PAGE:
ADOLPH M. HUTTER, MD: And, in fact, I guess the earlier studies were patients who came in the emergency ward, right, with shortness of breath, and with lung disease, with heart disease. Werenít those some of the earlier studies that showed that BNP correlated pretty well with heart failure?

JAMES L. JANUZZI, MD: Absolutely, and I canít emphasize enough that while some of the largest releases that we see of BNP and NT-proBNP are in patients with acute heart failure, itís necessary as clinicians to remember that there are other disease states that are of similar clinical import like acute coronary syndromes that can cause release. So weíre now getting a much better understanding of the things that cause release of these peptides, and while they are markedly elevated and extremely useful for identifying acute heart failure in these patients, itís a very versatile assay, that these assays are very versatile and very useful for a broad range of disease states.

ADOLPH M. HUTTER, MD: Marc, Jim referred to acute coronary syndrome, and I guess in my simplistic way, I suppose if you had a heart thatís really not happy, kind of beat up, itís going to release more BNP than one thatís doing much better. Has that turned out to be the case? I mean, is it a useful marker in that particular area?

MARC A. SILVER, MD: It is a useful marker. I think one of the things in acute coronary syndrome is we donít see the values go up as high, yet still in all, when there is elevation above the baseline it turns out to be an important predictor both for short-term and long-term outcomes. The one thing Iíd like to underscore is you talked about the patient presenting with shortness of breath, and I think as much as there is value in the elevation of the BNP level, it not being elevated is very important in terms of distinguishing the patient who presents with dyspnea, and perhaps its negative predictive power is most valuable to a lot of clinicians as well.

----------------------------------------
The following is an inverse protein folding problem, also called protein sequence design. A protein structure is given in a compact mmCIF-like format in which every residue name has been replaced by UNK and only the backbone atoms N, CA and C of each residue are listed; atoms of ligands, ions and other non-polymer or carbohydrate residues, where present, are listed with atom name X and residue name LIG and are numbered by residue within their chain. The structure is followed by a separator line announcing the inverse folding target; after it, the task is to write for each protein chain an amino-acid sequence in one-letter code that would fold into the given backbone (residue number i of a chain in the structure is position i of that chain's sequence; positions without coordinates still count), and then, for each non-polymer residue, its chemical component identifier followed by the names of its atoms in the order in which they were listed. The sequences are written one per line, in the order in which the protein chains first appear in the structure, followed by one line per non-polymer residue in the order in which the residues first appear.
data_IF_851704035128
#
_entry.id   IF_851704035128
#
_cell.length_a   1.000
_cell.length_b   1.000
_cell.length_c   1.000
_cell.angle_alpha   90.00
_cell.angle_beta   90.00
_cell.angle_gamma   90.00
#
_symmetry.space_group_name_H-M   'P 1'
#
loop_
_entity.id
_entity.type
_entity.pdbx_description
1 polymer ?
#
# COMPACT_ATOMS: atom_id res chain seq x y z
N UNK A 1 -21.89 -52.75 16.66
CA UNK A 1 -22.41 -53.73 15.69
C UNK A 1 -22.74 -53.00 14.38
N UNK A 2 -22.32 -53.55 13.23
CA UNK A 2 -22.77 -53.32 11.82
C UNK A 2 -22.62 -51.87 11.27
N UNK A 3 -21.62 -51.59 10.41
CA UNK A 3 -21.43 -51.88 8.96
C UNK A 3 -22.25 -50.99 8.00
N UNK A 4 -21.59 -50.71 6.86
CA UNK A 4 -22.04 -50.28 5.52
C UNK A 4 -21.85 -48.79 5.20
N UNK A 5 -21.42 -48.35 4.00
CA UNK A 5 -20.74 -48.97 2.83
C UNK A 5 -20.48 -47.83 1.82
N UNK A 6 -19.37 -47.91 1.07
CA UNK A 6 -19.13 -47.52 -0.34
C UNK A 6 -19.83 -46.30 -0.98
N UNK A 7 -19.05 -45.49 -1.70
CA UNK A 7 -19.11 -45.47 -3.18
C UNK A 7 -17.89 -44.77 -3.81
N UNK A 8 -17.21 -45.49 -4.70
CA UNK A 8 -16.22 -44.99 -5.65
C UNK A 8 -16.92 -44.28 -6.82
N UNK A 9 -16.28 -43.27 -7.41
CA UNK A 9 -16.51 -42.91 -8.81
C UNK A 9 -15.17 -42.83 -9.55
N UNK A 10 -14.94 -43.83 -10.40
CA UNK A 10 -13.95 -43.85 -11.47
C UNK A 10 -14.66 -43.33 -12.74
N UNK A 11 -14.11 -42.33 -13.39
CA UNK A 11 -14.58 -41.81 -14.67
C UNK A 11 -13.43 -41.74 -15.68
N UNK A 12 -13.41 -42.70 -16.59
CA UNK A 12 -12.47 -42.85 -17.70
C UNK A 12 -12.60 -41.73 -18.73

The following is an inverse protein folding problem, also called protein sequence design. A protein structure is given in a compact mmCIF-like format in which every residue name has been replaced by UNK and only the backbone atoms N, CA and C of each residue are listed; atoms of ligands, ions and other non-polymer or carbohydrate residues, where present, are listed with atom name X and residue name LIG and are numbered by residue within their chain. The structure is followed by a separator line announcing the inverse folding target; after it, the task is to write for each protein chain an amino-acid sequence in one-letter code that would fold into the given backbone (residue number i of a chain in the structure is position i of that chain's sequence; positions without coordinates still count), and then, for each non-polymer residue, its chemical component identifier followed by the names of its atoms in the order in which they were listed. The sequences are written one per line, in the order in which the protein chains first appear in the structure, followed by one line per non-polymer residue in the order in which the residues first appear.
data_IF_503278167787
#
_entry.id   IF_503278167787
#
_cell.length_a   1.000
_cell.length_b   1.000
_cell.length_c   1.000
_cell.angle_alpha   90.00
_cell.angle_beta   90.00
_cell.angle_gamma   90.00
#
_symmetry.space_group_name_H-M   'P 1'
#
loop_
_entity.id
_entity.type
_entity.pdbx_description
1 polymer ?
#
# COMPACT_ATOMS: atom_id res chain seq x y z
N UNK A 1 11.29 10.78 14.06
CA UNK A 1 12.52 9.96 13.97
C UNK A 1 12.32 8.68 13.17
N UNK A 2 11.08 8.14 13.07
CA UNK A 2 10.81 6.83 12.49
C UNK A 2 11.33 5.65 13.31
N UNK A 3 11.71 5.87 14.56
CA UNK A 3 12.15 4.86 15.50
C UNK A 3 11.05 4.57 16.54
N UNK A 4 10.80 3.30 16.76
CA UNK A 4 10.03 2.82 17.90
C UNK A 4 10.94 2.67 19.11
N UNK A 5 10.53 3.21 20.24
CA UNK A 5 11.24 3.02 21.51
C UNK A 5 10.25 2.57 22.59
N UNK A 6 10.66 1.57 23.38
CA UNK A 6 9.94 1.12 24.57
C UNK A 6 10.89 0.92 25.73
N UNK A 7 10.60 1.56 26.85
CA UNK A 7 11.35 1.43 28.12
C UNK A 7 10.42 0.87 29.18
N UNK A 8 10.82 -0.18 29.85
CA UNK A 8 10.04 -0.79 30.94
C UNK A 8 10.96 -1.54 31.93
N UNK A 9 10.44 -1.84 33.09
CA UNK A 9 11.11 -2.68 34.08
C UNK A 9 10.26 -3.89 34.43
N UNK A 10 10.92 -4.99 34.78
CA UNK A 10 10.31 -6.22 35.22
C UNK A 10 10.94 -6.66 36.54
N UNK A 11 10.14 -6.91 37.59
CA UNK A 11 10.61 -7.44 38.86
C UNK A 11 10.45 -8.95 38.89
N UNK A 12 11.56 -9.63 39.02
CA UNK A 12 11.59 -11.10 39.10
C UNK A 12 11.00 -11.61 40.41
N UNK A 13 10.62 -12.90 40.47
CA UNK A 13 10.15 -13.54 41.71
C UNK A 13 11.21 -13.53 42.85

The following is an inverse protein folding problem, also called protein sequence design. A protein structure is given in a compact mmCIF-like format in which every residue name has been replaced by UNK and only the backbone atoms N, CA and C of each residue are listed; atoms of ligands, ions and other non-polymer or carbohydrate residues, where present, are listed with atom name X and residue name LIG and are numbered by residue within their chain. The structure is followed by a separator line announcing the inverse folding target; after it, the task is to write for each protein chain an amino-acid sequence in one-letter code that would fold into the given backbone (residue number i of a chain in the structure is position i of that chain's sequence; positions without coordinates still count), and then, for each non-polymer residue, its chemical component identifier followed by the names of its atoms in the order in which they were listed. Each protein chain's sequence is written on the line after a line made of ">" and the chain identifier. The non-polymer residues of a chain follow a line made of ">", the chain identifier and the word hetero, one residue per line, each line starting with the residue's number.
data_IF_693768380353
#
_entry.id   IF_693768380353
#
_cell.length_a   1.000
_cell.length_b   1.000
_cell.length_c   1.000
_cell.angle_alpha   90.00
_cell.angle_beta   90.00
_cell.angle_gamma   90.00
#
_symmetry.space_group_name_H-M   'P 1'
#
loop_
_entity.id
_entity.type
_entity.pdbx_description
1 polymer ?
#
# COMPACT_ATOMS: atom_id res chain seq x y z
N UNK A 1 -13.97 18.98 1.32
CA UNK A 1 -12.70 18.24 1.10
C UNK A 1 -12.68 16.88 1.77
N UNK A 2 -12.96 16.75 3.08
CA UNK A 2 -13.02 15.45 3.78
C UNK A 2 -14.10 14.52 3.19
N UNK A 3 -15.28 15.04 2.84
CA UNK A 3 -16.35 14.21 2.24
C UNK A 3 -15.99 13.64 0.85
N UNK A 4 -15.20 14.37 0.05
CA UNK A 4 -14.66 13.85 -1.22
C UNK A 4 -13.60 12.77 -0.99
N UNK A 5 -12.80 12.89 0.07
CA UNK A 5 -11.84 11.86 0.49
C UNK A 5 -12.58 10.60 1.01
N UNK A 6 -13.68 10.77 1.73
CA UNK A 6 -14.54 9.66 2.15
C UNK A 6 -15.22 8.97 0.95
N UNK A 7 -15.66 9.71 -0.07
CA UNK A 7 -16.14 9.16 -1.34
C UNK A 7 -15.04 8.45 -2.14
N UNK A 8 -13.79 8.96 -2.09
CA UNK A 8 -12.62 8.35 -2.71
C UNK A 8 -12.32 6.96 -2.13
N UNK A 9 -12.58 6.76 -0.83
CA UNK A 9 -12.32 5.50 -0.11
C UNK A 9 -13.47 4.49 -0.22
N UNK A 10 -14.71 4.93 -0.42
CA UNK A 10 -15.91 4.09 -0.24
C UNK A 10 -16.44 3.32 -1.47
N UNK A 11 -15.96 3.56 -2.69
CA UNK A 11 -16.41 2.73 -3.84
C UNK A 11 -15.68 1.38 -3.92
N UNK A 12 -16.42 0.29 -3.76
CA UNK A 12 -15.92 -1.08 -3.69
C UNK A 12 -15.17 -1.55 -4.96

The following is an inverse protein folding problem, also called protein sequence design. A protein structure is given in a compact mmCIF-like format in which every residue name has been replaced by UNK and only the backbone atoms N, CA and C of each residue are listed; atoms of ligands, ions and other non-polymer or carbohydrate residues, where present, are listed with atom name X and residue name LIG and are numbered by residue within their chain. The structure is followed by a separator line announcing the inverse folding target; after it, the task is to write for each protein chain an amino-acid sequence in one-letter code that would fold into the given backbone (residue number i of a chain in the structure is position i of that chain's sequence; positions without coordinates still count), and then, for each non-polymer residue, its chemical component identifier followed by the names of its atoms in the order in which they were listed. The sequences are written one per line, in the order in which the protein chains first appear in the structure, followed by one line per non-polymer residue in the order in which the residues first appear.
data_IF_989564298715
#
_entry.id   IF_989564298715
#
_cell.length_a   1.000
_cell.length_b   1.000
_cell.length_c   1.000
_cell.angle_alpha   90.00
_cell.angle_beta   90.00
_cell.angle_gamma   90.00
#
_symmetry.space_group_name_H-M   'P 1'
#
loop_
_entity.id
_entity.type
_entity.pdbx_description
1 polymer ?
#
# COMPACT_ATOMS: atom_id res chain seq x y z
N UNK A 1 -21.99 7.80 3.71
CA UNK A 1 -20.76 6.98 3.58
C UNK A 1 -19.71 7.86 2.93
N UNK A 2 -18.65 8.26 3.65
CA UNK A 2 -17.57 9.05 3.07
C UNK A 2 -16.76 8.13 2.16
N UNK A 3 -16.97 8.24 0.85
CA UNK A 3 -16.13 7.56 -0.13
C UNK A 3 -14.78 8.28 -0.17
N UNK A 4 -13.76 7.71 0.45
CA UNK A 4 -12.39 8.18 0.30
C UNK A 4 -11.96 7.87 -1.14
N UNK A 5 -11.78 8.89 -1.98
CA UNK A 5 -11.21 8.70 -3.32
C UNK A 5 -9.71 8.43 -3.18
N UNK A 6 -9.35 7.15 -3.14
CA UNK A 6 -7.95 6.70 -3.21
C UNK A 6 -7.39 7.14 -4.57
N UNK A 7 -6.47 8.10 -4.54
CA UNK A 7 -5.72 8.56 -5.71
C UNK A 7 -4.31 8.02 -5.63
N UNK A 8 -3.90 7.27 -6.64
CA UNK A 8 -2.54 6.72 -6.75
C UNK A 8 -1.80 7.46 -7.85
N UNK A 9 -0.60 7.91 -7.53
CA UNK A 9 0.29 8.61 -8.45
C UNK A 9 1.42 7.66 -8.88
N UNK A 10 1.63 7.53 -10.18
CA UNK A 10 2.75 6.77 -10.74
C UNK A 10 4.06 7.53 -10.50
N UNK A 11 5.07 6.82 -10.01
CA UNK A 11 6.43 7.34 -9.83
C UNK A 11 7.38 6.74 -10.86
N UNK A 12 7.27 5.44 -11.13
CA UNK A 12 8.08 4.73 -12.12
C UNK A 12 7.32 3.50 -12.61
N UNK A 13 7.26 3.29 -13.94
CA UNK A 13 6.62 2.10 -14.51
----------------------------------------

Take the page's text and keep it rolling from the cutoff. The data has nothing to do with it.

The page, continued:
ADOLPH M. HUTTER, MD: In shortness of breath.

MARC A. SILVER, MD: Exactly.

ADOLPH M. HUTTER, MD: Well, that brings up the other comment. Now, anybody just jump in on this thing. I certainly have seen people with heart failure with normal BNPs. In fact, I had a patient sent in. You know, tricuspid regurgitation and the huge neck veins, a lot of edema, and the referring doc said, ďItís impossible. His BNP was normal.Ē How do you explain that?

ALAN S. MAISEL, MD: I could start. I mean, there are some caveats that we need to take into consideration, but I like to believe that there are no false positive levels, if you will. If thereís a situation where the heart will make BNP it will make BNP, and unless thereís significant renal dysfunction where it would affect its clearance, that BNP is up for a reason. We donít always know the reason. For instance, in left ventricular dysfunction what can elevate the BNP above and beyond what you would normally see from the stretch could be associated right ventricular dysfunction from pulmonary, from pulmonary hypertension. Also, associated diastolic dysfunction will raise the BNP, and then associated mitral or tricuspid regurgitation or aortic stenosis. All that will raise the BNP levels to higher than you might think. So as clinicians we need to understand this is not a standalone test. We need to take other things into consideration. But at the low end, as Dr. Silver said, the negative predictive value is very good. At the high end, we can talk about cutoffs if you want. The positive predictive value or the specificity can easily get 90 to 95%.

ADOLPH M. HUTTER, MD: If itís positive.

ALAN S. MAISEL, MD: If itís positive, but what weíre talking about I think here is what we like to call this grey zone area where itís sort of in between a good sensitivity and a good specificity, and thatís where we have to take other clinical conditions in mind.

ADOLPH M. HUTTER, MD: So, Jim, how do I explain then this person that had heart failure Ė right-sided heart failure Ė and a normal BNP? Whatís the explanation of that?